I suspect that some TPM readers are going to disagree with David Goodhart’s assessment of the youth vote in the British election and with his view of Jeremy Corbyn’s politics. I have a somewhat different take myself on the youth vote. But there are two things that I want to point out in this interview that I did with him about British politics. First, he is absolutely right to remind us that Theresa May and the Tories got their highest percentage of the vote since 1983.
David Goodhart is one of the best-known commentators on British politics. In 1995, after a career at the Financial Times, he founded the journal Prospect, which became a key player in the debate over the future of the British Labour Party. Goodhart himself became a controversial figure when in 2004, he wrote an essay, “Too Diverse,” which questioned whether Britain’s growing diversity in values and ethnicity could undermine its welfare state, which was based on a sense of a common good.
Donald Trump’s presidency might be a catastrophe of epic proportions, but you have to grant him one thing: He’s made Americans pay attention to whatever the commander-in-chief is saying. On April 28, for instance, the White House issued the kind of presidential proclamation that is usually the proverbial tree falling in the forest, unheard and unseen.
Muck Rack makes it simple to find people, tweets, or articles that mention any name, keyword, company, hashtag etc. We've compiled this guide to help you make the most of your search.
Selecting a term
Start searching tweets, articles from media outlets, articles mentioned in tweets, journalists'
names, titles and bios with some suggested searches:
Companies or Topics (e.g. iPhone, Microsoft)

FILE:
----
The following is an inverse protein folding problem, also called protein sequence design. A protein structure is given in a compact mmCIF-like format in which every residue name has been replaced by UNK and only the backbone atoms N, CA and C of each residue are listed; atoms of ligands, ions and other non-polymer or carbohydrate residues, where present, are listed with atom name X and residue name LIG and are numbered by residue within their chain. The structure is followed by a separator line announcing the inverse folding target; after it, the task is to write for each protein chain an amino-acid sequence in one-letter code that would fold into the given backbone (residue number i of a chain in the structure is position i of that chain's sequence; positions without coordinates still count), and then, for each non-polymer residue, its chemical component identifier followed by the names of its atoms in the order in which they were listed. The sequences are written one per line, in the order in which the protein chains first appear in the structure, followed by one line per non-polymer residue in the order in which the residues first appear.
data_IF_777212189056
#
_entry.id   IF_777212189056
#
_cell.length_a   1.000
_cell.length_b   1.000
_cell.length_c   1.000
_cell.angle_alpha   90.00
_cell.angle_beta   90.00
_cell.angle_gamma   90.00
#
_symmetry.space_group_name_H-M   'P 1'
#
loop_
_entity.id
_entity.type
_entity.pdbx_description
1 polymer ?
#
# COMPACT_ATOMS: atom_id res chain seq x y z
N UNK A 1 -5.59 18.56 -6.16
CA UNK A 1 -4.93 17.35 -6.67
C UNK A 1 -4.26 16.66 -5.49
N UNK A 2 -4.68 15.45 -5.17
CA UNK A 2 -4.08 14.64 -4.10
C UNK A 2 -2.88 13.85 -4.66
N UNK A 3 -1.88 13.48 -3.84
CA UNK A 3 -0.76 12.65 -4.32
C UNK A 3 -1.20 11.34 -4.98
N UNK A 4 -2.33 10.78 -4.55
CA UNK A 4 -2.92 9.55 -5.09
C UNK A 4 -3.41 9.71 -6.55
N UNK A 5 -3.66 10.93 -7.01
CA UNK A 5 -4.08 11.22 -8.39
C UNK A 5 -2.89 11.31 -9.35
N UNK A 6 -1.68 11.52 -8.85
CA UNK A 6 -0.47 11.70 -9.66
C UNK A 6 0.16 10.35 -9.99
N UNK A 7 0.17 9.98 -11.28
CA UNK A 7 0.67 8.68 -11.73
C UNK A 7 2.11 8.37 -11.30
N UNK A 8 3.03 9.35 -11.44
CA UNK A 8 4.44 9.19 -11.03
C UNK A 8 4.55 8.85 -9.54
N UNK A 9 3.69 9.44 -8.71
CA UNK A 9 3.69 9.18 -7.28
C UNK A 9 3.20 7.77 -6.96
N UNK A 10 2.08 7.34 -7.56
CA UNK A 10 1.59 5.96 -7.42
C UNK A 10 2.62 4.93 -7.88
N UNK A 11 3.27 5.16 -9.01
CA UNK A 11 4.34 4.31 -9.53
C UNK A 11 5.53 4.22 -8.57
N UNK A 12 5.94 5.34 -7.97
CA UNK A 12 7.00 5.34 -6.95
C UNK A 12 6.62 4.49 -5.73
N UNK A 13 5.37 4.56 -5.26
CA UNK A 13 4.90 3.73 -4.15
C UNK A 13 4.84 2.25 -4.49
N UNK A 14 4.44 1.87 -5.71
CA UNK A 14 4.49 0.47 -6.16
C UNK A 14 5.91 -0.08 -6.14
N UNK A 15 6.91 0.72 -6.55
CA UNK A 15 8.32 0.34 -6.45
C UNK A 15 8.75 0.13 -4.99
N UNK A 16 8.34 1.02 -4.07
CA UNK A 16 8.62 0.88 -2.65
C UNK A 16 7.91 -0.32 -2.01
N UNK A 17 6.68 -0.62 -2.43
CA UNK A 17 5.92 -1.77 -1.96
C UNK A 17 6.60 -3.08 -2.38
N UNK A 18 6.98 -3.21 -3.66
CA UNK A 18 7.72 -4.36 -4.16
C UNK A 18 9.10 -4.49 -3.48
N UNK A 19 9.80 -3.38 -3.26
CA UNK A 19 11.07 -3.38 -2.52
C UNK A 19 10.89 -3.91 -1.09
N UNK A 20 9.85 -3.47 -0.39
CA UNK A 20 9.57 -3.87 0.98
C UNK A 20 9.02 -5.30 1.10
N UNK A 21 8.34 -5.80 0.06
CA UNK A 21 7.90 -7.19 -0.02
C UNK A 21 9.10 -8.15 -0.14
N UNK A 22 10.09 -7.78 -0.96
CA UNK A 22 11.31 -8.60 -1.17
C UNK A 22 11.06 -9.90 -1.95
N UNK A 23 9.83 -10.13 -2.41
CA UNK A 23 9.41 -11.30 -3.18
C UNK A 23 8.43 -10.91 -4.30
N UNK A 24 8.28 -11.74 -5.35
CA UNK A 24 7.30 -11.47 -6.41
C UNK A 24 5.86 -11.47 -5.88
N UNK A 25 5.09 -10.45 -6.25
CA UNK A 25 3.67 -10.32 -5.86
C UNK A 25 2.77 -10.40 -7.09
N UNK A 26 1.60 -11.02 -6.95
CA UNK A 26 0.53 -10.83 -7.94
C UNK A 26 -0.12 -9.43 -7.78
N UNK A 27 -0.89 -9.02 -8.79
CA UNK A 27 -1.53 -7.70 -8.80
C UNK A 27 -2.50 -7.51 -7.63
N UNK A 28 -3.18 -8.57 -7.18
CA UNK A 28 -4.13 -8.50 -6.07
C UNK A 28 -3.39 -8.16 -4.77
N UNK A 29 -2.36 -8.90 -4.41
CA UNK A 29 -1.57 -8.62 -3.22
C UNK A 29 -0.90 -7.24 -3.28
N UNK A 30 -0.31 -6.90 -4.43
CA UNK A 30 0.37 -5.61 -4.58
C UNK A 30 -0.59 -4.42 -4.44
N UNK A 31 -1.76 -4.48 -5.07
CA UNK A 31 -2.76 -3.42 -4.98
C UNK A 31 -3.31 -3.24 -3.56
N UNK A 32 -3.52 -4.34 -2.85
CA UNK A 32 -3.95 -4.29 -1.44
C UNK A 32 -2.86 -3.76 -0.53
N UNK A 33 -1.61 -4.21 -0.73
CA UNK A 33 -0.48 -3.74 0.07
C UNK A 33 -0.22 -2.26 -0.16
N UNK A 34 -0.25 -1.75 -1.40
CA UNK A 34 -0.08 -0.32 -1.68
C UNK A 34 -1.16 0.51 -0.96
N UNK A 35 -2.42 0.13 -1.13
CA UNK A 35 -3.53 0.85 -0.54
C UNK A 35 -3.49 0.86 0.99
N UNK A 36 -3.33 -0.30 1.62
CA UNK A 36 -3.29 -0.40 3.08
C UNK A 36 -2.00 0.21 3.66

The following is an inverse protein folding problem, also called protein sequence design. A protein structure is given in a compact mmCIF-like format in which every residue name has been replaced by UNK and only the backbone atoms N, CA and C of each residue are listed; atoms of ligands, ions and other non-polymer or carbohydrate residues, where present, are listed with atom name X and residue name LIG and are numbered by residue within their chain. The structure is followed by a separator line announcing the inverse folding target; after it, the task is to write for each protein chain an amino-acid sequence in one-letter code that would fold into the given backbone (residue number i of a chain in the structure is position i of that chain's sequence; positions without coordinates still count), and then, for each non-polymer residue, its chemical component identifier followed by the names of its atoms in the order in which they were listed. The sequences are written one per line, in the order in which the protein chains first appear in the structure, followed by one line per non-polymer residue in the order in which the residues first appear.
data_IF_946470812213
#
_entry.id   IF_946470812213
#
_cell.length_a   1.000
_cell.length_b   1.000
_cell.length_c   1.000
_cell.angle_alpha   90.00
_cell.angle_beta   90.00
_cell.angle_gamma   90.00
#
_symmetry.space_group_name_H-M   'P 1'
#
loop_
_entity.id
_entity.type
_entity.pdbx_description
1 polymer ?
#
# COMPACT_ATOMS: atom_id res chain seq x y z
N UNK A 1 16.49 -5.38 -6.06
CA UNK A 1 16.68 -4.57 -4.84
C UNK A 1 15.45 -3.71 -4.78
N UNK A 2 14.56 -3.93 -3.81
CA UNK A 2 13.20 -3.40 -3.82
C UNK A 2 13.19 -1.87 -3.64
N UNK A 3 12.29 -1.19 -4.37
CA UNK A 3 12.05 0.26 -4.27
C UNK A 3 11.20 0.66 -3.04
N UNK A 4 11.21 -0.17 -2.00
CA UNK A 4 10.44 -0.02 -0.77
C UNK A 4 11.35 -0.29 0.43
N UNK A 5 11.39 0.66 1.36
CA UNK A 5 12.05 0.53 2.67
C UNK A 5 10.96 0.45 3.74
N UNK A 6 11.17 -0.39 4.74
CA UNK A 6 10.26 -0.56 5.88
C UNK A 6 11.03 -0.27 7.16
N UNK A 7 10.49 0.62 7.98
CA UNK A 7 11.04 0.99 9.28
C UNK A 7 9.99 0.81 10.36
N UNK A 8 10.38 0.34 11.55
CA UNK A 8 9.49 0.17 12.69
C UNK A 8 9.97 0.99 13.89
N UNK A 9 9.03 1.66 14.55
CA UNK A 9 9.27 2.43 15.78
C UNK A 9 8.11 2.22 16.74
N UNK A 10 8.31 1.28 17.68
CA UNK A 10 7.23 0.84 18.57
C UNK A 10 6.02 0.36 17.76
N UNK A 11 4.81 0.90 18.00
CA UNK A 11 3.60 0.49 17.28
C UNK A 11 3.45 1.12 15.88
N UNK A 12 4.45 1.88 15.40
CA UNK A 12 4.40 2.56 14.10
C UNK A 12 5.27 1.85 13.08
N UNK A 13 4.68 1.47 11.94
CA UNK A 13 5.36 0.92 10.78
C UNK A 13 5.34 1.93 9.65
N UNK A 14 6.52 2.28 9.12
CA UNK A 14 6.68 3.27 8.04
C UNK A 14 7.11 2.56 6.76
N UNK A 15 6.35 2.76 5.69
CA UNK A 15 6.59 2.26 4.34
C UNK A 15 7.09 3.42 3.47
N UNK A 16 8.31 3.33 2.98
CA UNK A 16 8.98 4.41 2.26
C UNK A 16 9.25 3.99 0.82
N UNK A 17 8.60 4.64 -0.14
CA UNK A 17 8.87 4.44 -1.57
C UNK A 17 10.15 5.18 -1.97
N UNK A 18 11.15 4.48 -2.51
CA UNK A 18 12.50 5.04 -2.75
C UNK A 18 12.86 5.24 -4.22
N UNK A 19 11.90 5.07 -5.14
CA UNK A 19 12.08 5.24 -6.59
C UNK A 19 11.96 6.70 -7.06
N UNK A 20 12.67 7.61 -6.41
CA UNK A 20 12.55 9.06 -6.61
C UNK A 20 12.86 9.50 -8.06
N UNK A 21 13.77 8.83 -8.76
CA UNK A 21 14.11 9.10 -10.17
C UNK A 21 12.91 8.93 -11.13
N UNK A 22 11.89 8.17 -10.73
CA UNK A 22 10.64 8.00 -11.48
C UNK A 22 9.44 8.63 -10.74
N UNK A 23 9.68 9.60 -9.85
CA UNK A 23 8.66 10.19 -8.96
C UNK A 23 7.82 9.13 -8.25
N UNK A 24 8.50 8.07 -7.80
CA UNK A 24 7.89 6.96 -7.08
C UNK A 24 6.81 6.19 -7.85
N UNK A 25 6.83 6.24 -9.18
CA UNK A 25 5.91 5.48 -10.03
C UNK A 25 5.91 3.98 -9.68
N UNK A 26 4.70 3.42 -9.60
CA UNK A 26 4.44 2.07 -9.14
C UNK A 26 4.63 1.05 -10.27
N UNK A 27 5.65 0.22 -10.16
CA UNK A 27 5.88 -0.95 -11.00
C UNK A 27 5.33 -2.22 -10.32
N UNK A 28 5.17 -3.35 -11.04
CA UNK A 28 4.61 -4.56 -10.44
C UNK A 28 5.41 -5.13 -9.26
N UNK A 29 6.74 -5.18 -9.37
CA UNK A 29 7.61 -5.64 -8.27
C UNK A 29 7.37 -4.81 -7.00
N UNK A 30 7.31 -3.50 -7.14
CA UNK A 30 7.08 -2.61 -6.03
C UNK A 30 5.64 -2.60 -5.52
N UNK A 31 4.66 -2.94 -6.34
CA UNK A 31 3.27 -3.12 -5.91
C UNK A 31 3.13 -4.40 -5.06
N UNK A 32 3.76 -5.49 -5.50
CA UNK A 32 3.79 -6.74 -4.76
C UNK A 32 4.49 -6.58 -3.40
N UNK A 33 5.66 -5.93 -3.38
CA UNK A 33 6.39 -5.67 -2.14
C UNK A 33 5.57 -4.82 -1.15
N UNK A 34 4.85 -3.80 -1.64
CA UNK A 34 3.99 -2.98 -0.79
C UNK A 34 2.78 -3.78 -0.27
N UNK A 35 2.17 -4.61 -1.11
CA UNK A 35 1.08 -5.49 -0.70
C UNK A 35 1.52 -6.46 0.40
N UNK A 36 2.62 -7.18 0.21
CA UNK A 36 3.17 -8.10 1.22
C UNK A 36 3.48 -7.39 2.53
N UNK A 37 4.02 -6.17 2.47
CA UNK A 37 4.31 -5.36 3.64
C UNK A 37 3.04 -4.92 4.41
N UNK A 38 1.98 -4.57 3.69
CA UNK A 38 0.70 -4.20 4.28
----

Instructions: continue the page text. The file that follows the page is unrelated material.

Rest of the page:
Phrases (e.g. "cloud computing") — use quotes to keep the terms together
Twitter handles (e.g. @username) — returns those who have mentioned or replied to
Names (e.g. "David Pogue")
Hashtags (e.g. #sxsw, #london2012)
Bio details (e.g. vegan, Olympics, father)
Muck Rack's Advanced Search allows for many boolean operators.
Find results that mention multiple specified terms, use AND or
+. For example, ensure each result contains both Elon Musk and Mark Zuckerberg by
searching Obama AND Romney or Obama + Romney.
Use the operators OR or , to broaden your search when you'd like either of
multiple terms to appear in results. (This is the default behavior of our search when no operators
are used.) For example, search for democrat OR republican to find results that refer to
Democrats and/or Republicans.
Use NOT or - to subtract results from your search. For
example, searching Disney will yield results about the Walt Disney Company as well as Walt Disney
World Resort. To exclude mentions of Disney World, search for Disney -World or Disney
When using one of these operators with a phrase, enclose it in quotation marks. For example, you can
find results about smartphones excluding Apple's iPhone 4S by searching smartphone -"iPhone
Exact case matching or punctuation
If you're searching for a brand name or keyword that relies on specific punctuation marks or capitalization, you can
find results that match your exact query by adding matchcase: before the keyword you're searching for, like matchcase:E*TRADE .
Use parentheses to separate multiple
boolean phrases. For example, to find journalists talking about having fun in Disney World or
Disneyland, search for ("disney world" OR disneyland) AND fun.
An asterisk can be used to search for any variation of a root word truncated by the asterisk. For example, searching for admin* will return results for administrator, administration, administer, administered, etc.
A near operator is an AND operator where you can control the distance between the words. You can vary the distance the near operation uses by adding a forward slash and number (between 0-99) such as strawberries NEAR/10 "whipped cream", which means the strawberries must exist within 10 words of "whipped cream".